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Hurricane Michael is strengthening as it heads toward Florida’s Gulf coast. It’s expected to make landfall on Wednesday.


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Hurricane Michael is heading towards Florida’s Gulf coast, where it’s expected to make landfall on Wednesday.
Experts say the hurricane today will likely strengthen to at least Category 3 by Tuesday night, making it a major hurricane.
Michael will bring heavy rains, storm surge, and dangerous winds to parts of Cuba and Florida. Some of those effects are already being felt.
The National Hurricane Center has issued a hurricane warning for the Cuban province of Pinar del Rio and a hurricane watch for parts of the Florida coast.

Florida is bracing for yet another hurricane.

On Sunday, Gov. Rick Scott declared a state of emergency in 26 counties ahead of Hurricane Michael’s arrival. The storm is expected to strengthen to at least a Category 3 hurricane as it moves through the Gulf of Mexico today and tomorrow, and make landfall in Florida on Wednesday, according to the National Hurricane Center.

As of Monday morning at 11 a.m. ET, the hurricane was churning about 50 miles south the western tip of Cuba. The National Hurricane Center (NHC) issued a hurricane warning for the Cuban province of Pinar del Rio, while a hurricane watch is in effect along the Florida coast, from the Alabama border to the Suwannee River.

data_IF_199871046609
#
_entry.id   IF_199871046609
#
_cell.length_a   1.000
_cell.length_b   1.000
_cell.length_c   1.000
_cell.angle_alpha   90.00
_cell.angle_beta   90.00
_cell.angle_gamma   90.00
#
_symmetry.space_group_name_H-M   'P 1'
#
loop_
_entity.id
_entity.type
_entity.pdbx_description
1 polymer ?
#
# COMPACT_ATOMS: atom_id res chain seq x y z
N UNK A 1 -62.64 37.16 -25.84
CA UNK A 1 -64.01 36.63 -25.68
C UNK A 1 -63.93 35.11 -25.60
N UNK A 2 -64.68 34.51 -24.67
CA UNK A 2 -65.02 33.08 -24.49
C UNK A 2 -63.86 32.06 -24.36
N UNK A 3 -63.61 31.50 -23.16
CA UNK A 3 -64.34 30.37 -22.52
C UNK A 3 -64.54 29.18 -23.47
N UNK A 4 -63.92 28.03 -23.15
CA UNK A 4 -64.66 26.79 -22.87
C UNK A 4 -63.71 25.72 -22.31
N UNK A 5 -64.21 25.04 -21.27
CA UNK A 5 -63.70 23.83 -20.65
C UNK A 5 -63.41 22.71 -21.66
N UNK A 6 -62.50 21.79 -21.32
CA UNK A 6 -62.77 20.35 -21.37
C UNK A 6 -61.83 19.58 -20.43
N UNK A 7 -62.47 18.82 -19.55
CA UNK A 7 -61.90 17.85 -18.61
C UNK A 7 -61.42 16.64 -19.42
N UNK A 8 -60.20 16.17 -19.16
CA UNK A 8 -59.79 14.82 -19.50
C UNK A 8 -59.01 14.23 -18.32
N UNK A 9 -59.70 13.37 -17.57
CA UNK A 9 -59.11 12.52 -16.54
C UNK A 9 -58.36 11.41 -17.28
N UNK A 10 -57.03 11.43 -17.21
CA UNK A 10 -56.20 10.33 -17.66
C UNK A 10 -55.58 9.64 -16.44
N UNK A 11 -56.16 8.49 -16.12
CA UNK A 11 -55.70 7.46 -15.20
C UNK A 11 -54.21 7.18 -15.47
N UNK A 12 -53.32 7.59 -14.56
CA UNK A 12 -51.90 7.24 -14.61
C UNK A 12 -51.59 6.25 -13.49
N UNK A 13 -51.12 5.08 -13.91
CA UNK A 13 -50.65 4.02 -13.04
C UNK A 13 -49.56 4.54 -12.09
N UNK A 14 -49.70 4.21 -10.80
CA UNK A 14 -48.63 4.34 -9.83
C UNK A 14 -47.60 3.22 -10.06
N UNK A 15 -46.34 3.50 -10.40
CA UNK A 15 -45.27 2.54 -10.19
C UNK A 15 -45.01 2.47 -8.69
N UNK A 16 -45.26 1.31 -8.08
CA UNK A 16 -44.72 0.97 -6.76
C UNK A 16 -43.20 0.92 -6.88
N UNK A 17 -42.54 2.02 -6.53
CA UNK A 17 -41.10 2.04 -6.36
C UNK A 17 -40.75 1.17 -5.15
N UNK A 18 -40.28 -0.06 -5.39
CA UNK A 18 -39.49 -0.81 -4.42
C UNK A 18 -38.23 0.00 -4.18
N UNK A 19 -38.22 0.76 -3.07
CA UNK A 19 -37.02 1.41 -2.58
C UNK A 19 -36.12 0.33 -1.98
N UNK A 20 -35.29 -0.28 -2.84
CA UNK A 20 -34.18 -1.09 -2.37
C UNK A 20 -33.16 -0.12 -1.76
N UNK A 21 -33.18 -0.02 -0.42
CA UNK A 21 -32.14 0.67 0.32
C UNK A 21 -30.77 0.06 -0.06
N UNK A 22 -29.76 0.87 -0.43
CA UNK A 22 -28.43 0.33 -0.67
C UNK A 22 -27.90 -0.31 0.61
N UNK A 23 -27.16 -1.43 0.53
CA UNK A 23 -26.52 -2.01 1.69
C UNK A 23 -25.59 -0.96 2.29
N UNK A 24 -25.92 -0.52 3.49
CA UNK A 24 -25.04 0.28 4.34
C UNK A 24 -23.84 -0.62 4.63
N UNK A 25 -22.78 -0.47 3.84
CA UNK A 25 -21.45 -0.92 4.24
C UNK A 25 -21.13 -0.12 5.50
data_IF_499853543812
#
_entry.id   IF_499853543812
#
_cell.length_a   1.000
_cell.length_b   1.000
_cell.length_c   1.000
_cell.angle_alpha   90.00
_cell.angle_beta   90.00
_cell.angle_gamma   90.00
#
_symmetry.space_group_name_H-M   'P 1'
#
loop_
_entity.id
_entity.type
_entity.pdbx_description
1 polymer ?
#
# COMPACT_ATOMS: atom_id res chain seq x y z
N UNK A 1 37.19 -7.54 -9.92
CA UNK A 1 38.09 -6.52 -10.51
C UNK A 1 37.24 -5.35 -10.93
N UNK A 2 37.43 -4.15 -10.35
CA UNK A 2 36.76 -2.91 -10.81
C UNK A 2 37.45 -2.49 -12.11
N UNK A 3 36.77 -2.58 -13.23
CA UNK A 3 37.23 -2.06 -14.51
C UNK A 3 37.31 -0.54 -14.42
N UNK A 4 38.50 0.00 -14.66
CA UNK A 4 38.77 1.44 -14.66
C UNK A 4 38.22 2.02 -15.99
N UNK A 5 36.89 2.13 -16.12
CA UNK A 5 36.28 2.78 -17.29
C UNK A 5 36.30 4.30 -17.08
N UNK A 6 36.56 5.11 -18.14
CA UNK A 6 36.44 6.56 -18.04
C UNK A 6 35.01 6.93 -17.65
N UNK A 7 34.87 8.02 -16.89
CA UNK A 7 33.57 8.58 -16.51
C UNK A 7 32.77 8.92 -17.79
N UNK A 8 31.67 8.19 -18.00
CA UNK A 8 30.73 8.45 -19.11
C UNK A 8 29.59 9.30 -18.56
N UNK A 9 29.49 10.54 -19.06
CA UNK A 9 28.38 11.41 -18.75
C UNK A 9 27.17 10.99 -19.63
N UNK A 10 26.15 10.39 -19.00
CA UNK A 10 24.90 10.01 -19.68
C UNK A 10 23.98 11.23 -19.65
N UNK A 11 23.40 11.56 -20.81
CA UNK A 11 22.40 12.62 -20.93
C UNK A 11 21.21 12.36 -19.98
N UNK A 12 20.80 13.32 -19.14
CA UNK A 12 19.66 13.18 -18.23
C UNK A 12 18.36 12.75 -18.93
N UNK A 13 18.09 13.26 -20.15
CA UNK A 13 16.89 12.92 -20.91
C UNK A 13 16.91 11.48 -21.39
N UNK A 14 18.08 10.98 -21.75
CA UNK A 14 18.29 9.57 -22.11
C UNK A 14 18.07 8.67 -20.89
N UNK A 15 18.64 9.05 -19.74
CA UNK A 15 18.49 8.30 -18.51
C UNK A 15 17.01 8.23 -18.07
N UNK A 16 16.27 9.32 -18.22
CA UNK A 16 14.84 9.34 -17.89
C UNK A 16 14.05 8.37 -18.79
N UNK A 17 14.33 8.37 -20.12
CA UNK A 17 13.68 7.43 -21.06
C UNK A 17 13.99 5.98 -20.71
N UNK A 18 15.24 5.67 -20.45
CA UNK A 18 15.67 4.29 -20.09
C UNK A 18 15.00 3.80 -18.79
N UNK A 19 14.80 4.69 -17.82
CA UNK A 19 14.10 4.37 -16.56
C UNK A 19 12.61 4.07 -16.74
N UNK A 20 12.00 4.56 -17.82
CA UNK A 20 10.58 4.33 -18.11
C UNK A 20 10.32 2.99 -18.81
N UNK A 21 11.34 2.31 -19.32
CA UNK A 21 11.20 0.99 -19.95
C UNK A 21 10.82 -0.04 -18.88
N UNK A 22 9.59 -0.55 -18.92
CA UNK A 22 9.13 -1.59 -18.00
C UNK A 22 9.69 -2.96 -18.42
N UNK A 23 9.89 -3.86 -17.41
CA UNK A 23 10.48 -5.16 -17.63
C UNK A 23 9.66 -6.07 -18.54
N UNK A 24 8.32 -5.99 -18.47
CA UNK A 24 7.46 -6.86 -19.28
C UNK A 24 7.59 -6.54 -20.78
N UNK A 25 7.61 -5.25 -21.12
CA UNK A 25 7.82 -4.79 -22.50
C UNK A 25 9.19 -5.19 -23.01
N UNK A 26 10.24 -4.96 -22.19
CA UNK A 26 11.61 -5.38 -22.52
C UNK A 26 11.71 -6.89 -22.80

The storm is already bringing rain to the Florida Keys, and is expected to reach the state’s Panhandle or Big Bend areas on Wednesday, the NHC said. Its maximum sustained wind speeds are around 75 mph, but that’s likely to increase over the next two days.

Gov. Scott implored those living in northeast Florida to keep track of the storm and evacuate if necessary. Residents in that region have been told to stock up on enough water, food, and medicine to last three days.

Michael is expected to bring heavy rain, strong winds, and life-threatening storm surge. The coastal area from Indian Pass to Crystal River — an hour and a half north of Tampa — is expected to see the highest storm surge, with 8 to 12 feet predicted.

In the Florida Panhandle and Big Bend areas, residents could see 4 to 8 inches of rain, with a few areas getting up to 12 inches. That could lead to life-threatening flash floods, the NHC warned.

In Cuba, hurricane conditions are expected spread across the western part of Pinar del Rio starting this afternoon.

After making landfall, the hurricane is predicted to push inland, bringing heavy wind and rain to the southeastern US late in the week.

SEE ALSO: At least 9 people have died in Hurricane Florence, and nearly 1 million are without power. The storm set a new rainfall record in North Carolina.

DON’T MISS: ‘It was a really brutal, grueling experience’: A reporter describes what it was like on the ground at the height of Hurricane Florence’s fury

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Source:: Business Insider

      

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